PEGA would like to express the difference between herd management methods when discussing Wild Horses vs. Domesticated Horses. The domestic horse mentality uses the term “Sterilization” which implies gelding of stallions and/or ovariectomy of mares. These methods of sterilization have been shown to be detrimental to the health and nature of these horses, should never recommended as solutions for Wild Horses.
So what can be done?
Non-Permanent Fertility Control is an option that can be successful, if administered responsibly, using methods and practices that are consistent with its recommended use to perpetuate healthy herds with genetic viability and diversity.
It is important to note that gelding or sterilizing horses living in the Wild as a solution for population control is a MISTAKE. It also skews the gene pool which could result in inbreeding, health defects and less hardiness in the horses that are left to survive on their own in the Wild. The “domesticated” point of reference to gelding or sterilization is not applicable for horses left in the Wild, they need ALL of the hormone driven instinct and genetic diversity that nature has given them for procreation, natural selection and survival. Observing how a mare acts in heat or the way a stallion behaves around subordinate horses clearly gives us an idea of the POWER of hormones and instinct. While these behaviors are something we need to SUPPRESS at our local boarding barn, horse show or at racetracks, they are the very behaviors that are part of the CODE of Horses living in the Wild.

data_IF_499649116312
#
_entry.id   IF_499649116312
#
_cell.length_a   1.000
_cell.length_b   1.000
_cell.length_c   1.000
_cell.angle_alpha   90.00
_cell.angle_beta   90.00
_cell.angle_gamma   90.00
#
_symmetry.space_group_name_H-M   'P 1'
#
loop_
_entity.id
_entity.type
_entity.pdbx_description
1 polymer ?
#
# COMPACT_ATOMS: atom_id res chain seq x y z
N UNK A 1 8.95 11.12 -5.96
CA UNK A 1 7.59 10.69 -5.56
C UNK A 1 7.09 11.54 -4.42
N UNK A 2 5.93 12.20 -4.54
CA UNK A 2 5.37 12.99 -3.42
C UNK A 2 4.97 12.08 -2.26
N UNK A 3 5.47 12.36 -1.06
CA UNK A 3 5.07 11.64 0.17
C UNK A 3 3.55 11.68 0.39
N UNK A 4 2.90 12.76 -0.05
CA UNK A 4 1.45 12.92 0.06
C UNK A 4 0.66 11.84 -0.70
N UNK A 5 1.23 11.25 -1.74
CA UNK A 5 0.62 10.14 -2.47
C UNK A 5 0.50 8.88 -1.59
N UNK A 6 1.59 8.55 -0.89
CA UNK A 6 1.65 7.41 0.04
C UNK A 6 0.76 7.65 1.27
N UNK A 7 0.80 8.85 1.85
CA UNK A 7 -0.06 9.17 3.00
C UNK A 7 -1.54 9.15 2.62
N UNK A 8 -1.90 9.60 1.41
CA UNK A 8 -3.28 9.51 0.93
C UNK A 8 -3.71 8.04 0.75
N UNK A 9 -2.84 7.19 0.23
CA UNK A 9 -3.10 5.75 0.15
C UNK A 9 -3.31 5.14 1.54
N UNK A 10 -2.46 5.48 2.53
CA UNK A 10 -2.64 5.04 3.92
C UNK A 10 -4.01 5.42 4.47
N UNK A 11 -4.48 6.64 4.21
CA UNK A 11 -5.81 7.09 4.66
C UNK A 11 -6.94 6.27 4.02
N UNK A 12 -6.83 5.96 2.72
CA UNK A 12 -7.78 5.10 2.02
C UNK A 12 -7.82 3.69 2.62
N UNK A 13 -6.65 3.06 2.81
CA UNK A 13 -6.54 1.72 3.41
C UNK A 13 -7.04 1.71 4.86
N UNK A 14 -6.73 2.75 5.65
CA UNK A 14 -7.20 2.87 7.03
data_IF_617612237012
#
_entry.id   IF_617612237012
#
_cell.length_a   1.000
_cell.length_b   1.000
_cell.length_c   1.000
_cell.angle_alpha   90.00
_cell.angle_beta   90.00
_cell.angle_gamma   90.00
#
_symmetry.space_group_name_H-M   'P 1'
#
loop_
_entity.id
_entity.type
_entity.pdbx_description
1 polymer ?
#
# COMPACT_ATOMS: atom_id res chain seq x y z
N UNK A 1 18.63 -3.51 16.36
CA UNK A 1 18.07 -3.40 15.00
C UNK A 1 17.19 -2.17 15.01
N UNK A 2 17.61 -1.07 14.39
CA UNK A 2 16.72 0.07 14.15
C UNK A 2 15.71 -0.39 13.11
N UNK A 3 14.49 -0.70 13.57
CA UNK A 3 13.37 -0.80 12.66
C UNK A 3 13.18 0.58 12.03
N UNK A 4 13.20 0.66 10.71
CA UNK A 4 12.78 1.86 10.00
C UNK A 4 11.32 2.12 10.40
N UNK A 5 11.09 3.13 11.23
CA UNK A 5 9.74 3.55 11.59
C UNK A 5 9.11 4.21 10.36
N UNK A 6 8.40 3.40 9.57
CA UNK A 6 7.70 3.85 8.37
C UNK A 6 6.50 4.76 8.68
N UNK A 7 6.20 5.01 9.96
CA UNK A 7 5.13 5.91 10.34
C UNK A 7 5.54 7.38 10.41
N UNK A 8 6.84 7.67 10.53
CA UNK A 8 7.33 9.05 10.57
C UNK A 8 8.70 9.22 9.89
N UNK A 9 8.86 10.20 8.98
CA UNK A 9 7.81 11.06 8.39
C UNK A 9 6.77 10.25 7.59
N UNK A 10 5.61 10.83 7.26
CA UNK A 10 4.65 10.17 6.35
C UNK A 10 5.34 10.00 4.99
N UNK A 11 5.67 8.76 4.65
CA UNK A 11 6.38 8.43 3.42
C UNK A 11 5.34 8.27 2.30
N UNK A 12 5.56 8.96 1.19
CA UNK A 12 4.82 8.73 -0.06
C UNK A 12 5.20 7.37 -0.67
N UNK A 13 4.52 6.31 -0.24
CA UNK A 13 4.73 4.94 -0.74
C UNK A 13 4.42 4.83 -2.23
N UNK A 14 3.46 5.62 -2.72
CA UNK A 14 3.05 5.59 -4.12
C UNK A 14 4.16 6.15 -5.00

Sterilization and mass removals have proven to be drastic and damaging measures for wild horses across the United States and will ERASE & WIPE OUT part of Louisiana early history, should they be eliminated from the Kisatchie area. Read about the army’s EA and plans here: Army’s Environmental Assessment April 2016
Existing properly executed non-permanent fertility control, developed specifically for equine (as is done in the Asseteague Island Horses) may be a solution for the horses to remain in the Wild. Not spaying, not gelding, not any kind of sterilization. Knowledge is the key to help and NOT unintentionally or intentionally HURT these animals.
Please reconsider humane, respectful solutions for these animals, other than having them removed and going to uncertain futures. The horses’ history goes back much further than their ties to military, it is SO IMPORTANT people begin to understand and echo this. They are Kisatchie Region HERITAGE ANIMALS. For many reasons, gelding or permanent sterilization of horses that are left to live in the wild is *NOT* a solution
*For adoption or sanctuary purposes: Keep in mind there are serious, fatal medical risks associated with gelding of older intact males. So if the horses are removed, adopters should ONLY consider a yearling or foal for this reason.